Remembering SSG Brian Cowdrey - family man

    Yes, this is a reprint.  No, no apologies from me, as today I remember and honour Brian, beloved family man: son, husband, father. Just as I remember and honour him - and his family -  every.single.day...



    As my regular readers know,  my friend Brian Cowdrey gave his life in service to his country.

    As has been shared since that terrible day, Brian was one of the best of the best at what he did in his professional life. NObody ever doubted that when Brian answered a call to GO, lives would be saved.  That is what he did, and there are many of our Military (yes, including coalition Troops) who are alive today because Brian never hesitated to go into danger, because there were wounded who needed his skills and dedication.

    THIS is one of my favourite pictures of Brian at work.


    I knew Brian for many years, and it was my privilege to come to see the private Brian, the Brian who loved (LOVES)  his family - Brian the family man:  the son, the brother, the lover, the husband, the oh so proud dad,  the goofball at play...

    Even though Brian talked to me many times of Jill, his kids and his family, it is only in the last year that I have been blessed to come to know Jill, and Brian's family,  first-hand..



    This has always been one of my favourite pictures of Jill and Brian..  As anybody who knows me at all knows,  how our Fallen Heroes LIVED and loved really matters to me, and must be remembered and honoured.

    Of this picture above, Jill says:

    This is one of the last pictures of Brian and I together. We had gone to Great Wolf Lodge before he deployed in August & in the arcade they had a picture booth. We sat down to take the picture & he leaned in & kissed me. Such a treasured picture now.

     


    Jill graciously agreed to share her favourite pictures and memories of her best friend, and has given me permission to share them here so that the world would gain a glimpse of the private Brian, the man she has known since she was about 5 years old..



    We had just gotten engaged in this picture. One of my favorites! We were both so happy! April 1994


    Our wedding day. July 30 1994




     In early 2006 Brian came to Ft Bragg as a brand new Flight Medic. Whenever family came to see us we always took them out to see the helicopters & we climbed up on top of the bird & took this picture. Another one of my favorites!



    This picture is of our family:  Brian,  myself, Justin,  Nathan,  Jacob,  Quentin,  Jen, Morgan & Julia.





    Brian with his mom Donna, we had a lovely day walking around the park near her house!





    This is the five of us with my Momma & Pops. We were visiting after Justin graduated high school & right before he went into the Army!

     



    Justin & Reena went to the senior prom in May of 2010. We didn't realize when we went to see them off that we would be in a picture with them!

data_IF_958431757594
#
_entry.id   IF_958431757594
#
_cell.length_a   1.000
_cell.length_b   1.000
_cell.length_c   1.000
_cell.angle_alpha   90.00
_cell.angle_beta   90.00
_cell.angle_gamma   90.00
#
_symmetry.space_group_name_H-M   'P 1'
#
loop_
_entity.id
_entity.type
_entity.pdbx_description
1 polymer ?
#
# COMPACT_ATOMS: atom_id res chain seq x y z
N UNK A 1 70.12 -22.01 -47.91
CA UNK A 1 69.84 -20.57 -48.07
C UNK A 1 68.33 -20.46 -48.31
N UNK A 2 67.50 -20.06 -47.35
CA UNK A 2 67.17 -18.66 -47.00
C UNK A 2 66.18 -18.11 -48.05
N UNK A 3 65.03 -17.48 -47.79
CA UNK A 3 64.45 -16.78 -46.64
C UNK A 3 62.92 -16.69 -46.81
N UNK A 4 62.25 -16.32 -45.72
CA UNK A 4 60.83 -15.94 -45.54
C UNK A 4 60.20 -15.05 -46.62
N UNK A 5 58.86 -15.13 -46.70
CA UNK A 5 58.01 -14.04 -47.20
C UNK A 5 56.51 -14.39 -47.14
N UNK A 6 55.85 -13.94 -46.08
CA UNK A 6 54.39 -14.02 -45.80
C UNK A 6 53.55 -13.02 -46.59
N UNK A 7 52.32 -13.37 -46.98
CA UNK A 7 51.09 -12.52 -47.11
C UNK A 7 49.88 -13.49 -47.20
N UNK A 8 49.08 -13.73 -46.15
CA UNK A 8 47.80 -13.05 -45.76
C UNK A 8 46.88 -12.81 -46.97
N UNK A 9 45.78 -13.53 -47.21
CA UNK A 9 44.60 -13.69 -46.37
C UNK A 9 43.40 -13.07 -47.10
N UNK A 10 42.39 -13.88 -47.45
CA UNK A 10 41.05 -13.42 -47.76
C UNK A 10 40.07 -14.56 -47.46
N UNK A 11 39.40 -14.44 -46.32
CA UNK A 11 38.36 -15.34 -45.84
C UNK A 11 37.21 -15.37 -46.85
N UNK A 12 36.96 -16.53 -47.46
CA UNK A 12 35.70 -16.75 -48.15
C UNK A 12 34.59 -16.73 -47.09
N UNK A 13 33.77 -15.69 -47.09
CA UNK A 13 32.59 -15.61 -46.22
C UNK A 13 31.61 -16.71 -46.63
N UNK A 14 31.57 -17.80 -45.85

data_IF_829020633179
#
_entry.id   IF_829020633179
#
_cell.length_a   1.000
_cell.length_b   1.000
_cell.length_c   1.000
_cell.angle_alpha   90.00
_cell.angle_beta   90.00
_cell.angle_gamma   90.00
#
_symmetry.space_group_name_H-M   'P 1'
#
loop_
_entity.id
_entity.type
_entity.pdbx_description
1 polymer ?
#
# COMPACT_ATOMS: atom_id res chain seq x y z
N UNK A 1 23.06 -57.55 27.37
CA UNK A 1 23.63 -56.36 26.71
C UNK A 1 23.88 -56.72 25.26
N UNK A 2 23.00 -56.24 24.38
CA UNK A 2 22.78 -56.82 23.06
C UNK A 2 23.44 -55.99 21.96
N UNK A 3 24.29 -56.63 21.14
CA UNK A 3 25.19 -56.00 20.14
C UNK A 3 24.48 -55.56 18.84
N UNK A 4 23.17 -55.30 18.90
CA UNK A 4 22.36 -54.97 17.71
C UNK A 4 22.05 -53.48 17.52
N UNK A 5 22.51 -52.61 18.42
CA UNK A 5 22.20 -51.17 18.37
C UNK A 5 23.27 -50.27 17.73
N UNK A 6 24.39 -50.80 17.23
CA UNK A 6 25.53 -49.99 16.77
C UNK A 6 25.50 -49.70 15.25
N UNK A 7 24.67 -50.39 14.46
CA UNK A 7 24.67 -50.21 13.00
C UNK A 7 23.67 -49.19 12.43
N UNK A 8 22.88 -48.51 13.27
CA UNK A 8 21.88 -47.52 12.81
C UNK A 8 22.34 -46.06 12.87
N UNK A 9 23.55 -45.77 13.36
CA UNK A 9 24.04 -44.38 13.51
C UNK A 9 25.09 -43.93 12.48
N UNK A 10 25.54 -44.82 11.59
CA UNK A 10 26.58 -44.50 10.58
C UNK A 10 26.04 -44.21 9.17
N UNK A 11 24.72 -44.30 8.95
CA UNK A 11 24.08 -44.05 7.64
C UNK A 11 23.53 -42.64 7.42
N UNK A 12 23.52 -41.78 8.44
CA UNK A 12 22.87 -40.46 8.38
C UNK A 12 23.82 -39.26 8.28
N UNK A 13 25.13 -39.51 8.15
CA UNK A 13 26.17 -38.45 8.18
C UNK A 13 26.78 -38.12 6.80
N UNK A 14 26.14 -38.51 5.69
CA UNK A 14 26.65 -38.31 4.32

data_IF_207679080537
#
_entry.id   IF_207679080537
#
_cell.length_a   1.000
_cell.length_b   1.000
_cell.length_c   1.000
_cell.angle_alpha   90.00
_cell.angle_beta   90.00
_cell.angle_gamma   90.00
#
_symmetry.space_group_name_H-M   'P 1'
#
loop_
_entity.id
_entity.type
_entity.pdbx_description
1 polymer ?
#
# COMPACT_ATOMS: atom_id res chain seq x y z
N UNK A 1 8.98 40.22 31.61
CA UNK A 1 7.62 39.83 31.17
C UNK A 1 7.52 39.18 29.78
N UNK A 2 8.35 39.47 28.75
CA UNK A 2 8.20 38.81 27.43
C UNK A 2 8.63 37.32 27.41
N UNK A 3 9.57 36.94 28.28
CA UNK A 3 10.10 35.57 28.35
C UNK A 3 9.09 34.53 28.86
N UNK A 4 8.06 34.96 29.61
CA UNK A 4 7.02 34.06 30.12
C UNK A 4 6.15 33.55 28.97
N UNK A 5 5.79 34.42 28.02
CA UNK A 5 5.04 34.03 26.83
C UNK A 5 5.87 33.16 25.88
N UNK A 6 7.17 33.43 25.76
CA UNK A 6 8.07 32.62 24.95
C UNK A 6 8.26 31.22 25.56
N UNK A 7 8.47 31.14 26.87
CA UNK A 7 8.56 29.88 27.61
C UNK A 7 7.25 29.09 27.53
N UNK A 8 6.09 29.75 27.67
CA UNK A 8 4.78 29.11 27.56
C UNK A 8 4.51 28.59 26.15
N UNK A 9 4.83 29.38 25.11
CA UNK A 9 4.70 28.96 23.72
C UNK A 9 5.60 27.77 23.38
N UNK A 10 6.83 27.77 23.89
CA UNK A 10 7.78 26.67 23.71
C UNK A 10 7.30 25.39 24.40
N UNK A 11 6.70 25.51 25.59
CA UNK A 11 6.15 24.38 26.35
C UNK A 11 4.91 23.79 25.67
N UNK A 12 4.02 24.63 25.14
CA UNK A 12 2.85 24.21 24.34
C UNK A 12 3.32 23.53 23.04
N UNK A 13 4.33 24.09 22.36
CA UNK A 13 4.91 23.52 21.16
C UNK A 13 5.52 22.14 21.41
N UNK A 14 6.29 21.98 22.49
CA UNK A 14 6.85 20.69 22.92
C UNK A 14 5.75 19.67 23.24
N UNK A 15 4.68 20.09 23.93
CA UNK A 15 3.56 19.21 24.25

Nathan looks so much like his dad! We had gone to Cracker Barrel (one of Brian's favorite places to eat) and they were sitting across the table from Jacob and I and they had happened to look at each other when I was shocked at just how much they looked alike! So I made them look at each other while I took a picture!

     



    This is the day that Justin was sworn into the Army. I am so glad Brian was there to see him do that! Afterwards we were able to take pictures & I didn't get a really good one of them shaking hands so I asked them to do it again...this is the result!






    Brian absolutely loved living in Virginia & we went back whenever we could! This is up on the Blue Ridge Parkway back in 2006. We always had so much fun on the Parkway!




    Brian & I at a friend's birthday party! 

    Anybody who knows anything about Brian, knows about him and dogs.  THIS picture that Jill sent me is also one of my favourites (and Bratdog's, of course!)



    And Jill says this:


    If you know Brian at all you know that he was a HUGE dog lover. German Shepherds in particular! He dreamed about working with them & was always honored to be able to medevac a working dog! We went to the hanger one day with Sampson & Brian got the dream he had dreamed to be in his bird with his dog!

    That Brian's sons are so proud of their dad - just as he was always so proud of them - is obvious to any who know any of them even a little.   Last October, his son Jacob made this video for his dad, which serves as reminder for those that might need it, that the family also Serves.




    I have told Jill that I have absolutely NO doubt at all that her Brian is still around her and his family..


     I also know that while Brian may be physically apart from those he loves the most - for now - he will always be an important presence in their family, and in every event.



    I know that the accepted wish for our Fallen Heroes is that they rest in peace.  Goodness knows, Brian has earned the right to rest, but I somehow have difficulty imagining Brian resting.  I always see him flying through the Heavens, still watching over his most precious family.

    Brian and Jill:  Never, ever doubt that I will always remember, always honour and ALWAYS love you...

    Love never dies. 

    Previous posts about Brian:

    SSG Brian Cowdrey: "Who shall I send?" 

    Fighting for a Life; Fighting to Bring Home Every Body He Could

     Remembering SSG Cowdrey( Brian) in AFG

    RIP SSG Robert B. Cowdrey



    [BratNote:  Every picture here is owned and copyright protected by Jill, Brian and their family. These photos represent but a small part of Jill's what I call "photo album of the heart" and are used here with their permission.  Anybody who even thinks about using them for any political ends, or for earnings via PayPal,  will be hunted down.  Brian would expect nothing less.]




    There is a FaceBook page that Jill set up in memory of Brian, and I promised that I would link to it, since it is her hope that those who know Brian will share their memories of him there, as a permanent tribute.  Please go here....: In Memory of SSG Robert Brian Cowdrey